America

Bin Laden's Death Prompts 'Fist-Pumping Joy' For One Ticket Agent

Sept. 11, 2001: A surveillance camera image of two men identified by authorities as Mohammed Atta (R) and Abdulaziz Alomari (C) at the Portland International Jetport. i i

hide captionSept. 11, 2001: A surveillance camera image of two men identified by authorities as Mohammed Atta (R) and Abdulaziz Alomari (C) at the Portland International Jetport.

Getty Images
Sept. 11, 2001: A surveillance camera image of two men identified by authorities as Mohammed Atta (R) and Abdulaziz Alomari (C) at the Portland International Jetport.

Sept. 11, 2001: A surveillance camera image of two men identified by authorities as Mohammed Atta (R) and Abdulaziz Alomari (C) at the Portland International Jetport.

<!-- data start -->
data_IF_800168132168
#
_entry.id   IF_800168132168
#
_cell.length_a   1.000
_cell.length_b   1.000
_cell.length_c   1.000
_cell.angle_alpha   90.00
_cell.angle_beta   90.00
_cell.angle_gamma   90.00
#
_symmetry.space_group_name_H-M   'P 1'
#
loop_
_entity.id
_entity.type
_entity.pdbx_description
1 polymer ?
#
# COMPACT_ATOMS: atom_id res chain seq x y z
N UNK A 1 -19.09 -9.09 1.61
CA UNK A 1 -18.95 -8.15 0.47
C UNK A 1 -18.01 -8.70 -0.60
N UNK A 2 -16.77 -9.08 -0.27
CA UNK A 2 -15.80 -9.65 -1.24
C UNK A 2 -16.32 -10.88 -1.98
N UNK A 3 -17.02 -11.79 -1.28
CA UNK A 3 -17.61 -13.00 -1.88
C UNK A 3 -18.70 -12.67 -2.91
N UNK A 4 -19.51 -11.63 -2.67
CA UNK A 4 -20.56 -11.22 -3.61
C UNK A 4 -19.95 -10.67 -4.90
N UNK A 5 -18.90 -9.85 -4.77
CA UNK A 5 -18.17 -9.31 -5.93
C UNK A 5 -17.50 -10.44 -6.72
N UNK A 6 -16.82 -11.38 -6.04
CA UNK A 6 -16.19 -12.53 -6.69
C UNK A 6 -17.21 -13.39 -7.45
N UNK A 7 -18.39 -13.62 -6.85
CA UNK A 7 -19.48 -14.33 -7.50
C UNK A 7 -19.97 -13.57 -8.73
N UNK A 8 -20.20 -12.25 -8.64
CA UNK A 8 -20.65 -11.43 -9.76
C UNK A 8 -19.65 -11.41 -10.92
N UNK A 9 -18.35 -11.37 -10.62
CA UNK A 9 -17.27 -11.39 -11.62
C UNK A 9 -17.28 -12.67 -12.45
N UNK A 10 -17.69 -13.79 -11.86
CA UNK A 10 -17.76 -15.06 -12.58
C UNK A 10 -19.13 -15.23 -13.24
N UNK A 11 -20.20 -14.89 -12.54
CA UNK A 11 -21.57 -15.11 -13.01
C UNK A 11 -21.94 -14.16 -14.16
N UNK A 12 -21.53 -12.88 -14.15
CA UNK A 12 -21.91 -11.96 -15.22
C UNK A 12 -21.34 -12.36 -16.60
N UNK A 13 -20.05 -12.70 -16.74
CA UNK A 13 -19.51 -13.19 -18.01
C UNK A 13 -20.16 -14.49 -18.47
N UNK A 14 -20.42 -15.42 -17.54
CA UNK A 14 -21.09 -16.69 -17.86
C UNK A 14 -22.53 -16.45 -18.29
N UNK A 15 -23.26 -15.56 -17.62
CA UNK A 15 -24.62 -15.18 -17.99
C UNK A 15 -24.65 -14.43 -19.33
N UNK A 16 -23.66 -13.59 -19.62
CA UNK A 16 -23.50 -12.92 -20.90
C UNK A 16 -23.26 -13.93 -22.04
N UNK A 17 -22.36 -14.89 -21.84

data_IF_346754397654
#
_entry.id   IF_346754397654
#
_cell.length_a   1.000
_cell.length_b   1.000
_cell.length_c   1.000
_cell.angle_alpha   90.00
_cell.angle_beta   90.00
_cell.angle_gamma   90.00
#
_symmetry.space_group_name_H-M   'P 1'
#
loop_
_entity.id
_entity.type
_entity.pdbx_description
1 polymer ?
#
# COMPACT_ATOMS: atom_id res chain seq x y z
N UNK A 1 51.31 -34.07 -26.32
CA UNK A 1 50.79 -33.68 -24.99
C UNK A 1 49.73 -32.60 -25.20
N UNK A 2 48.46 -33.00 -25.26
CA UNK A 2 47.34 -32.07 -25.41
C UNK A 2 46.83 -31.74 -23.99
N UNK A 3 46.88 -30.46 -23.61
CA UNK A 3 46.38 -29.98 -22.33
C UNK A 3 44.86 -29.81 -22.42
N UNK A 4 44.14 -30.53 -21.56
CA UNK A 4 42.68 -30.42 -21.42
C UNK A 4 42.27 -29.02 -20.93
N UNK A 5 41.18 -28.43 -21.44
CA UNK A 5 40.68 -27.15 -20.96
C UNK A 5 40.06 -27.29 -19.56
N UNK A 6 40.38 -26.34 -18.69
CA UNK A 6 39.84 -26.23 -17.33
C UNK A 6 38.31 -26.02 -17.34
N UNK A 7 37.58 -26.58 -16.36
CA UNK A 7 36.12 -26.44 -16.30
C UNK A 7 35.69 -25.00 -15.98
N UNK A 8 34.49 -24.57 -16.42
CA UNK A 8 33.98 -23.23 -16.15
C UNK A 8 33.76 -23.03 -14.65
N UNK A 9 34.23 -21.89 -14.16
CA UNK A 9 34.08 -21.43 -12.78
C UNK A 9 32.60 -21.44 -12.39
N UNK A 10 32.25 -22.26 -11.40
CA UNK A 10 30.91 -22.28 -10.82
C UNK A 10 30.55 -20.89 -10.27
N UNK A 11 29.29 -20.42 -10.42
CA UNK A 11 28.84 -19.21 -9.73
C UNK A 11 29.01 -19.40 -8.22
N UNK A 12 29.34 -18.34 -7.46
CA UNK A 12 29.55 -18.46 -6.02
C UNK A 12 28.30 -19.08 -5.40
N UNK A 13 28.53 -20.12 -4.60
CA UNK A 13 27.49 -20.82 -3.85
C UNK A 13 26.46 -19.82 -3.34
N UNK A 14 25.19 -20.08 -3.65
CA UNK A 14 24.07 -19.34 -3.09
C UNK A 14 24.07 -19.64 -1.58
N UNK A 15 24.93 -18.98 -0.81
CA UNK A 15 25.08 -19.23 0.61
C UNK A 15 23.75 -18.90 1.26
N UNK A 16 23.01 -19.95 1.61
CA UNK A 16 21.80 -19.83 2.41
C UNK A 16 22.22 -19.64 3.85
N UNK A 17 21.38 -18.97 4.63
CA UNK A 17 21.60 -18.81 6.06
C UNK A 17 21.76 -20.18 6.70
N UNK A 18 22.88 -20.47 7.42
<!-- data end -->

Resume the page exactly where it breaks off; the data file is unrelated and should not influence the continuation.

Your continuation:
Getty Images

"Yes, yes, he's dead!"

That was the reaction of Michael Touhey to the news that al-Qaida leader Osama bin Laden was killed by U.S. forces.

As Maine Public Radio's Josie Huang reports, Touhey "is the US Airways ticket agent who checked in Mohammed Atta and Abdulaziz Alomari at the Portland International Jetport, en route to Boston" on Sept. 11, 2001. They were among the terrorists who that day commandeered jets and killed nearly 3,000 people in the worst terrorist attack ever on U.S. soil.

Touhey, Josie reports, "has been haunted by the experience ever since."

"I felt a certain joy — which you're not supposed to feel, you know, at someone's death," Touhey says. [But] "when it happened to Hitler, I'm sure a lot of people felt that way too."

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